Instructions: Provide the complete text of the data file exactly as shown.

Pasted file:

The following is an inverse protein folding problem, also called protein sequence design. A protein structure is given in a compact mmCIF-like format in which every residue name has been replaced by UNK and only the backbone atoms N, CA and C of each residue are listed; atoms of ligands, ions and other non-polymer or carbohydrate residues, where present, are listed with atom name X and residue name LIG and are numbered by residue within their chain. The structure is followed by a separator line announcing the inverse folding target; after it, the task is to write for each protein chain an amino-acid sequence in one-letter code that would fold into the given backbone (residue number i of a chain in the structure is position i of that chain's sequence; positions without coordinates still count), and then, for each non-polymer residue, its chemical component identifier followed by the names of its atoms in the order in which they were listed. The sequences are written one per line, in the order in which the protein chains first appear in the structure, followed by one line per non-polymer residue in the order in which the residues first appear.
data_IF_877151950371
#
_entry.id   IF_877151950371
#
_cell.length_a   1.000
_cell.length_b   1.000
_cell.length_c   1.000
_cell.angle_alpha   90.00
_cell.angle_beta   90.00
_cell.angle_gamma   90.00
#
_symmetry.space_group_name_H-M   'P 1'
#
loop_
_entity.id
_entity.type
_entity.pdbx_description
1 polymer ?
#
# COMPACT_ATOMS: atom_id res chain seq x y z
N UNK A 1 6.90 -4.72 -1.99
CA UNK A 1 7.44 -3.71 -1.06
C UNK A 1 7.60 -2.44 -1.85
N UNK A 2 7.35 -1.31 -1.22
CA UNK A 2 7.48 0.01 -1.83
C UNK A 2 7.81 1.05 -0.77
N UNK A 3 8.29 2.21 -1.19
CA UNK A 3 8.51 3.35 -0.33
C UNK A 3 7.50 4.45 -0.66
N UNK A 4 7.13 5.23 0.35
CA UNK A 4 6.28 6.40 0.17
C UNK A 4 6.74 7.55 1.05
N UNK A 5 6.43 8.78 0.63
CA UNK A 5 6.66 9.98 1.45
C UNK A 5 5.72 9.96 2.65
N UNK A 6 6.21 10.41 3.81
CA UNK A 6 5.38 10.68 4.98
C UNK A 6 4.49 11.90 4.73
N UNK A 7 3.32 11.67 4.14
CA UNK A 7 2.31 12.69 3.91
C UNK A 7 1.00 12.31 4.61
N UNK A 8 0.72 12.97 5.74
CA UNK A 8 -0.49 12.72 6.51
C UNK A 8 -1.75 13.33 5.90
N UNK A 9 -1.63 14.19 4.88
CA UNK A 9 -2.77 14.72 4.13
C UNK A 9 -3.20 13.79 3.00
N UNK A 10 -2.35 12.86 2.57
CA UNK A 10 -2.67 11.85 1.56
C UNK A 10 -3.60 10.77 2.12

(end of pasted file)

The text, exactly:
The following is an inverse protein folding problem, also called protein sequence design. A protein structure is given in a compact mmCIF-like format in which every residue name has been replaced by UNK and only the backbone atoms N, CA and C of each residue are listed; atoms of ligands, ions and other non-polymer or carbohydrate residues, where present, are listed with atom name X and residue name LIG and are numbered by residue within their chain. The structure is followed by a separator line announcing the inverse folding target; after it, the task is to write for each protein chain an amino-acid sequence in one-letter code that would fold into the given backbone (residue number i of a chain in the structure is position i of that chain's sequence; positions without coordinates still count), and then, for each non-polymer residue, its chemical component identifier followed by the names of its atoms in the order in which they were listed. The sequences are written one per line, in the order in which the protein chains first appear in the structure, followed by one line per non-polymer residue in the order in which the residues first appear.
data_IF_877151950371
#
_entry.id   IF_877151950371
#
_cell.length_a   1.000
_cell.length_b   1.000
_cell.length_c   1.000
_cell.angle_alpha   90.00
_cell.angle_beta   90.00
_cell.angle_gamma   90.00
#
_symmetry.space_group_name_H-M   'P 1'
#
loop_
_entity.id
_entity.type
_entity.pdbx_description
1 polymer ?
#
# COMPACT_ATOMS: atom_id res chain seq x y z
N UNK A 1 6.90 -4.72 -1.99
CA UNK A 1 7.44 -3.71 -1.06
C UNK A 1 7.60 -2.44 -1.85
N UNK A 2 7.35 -1.31 -1.22
CA UNK A 2 7.48 0.01 -1.83
C UNK A 2 7.81 1.05 -0.77
N UNK A 3 8.29 2.21 -1.19
CA UNK A 3 8.51 3.35 -0.33
C UNK A 3 7.50 4.45 -0.66
N UNK A 4 7.13 5.23 0.35
CA UNK A 4 6.28 6.40 0.17
C UNK A 4 6.74 7.55 1.05
N UNK A 5 6.43 8.78 0.63
CA UNK A 5 6.66 9.98 1.45
C UNK A 5 5.72 9.96 2.65
N UNK A 6 6.21 10.41 3.81
CA UNK A 6 5.38 10.68 4.98
C UNK A 6 4.49 11.90 4.73
N UNK A 7 3.32 11.67 4.14
CA UNK A 7 2.31 12.69 3.91
C UNK A 7 1.00 12.31 4.61
N UNK A 8 0.72 12.97 5.74
CA UNK A 8 -0.49 12.72 6.51
C UNK A 8 -1.75 13.33 5.90
N UNK A 9 -1.63 14.19 4.88
CA UNK A 9 -2.77 14.72 4.13
C UNK A 9 -3.20 13.79 3.00
N UNK A 10 -2.35 12.86 2.57
CA UNK A 10 -2.67 11.85 1.56
C UNK A 10 -3.60 10.77 2.12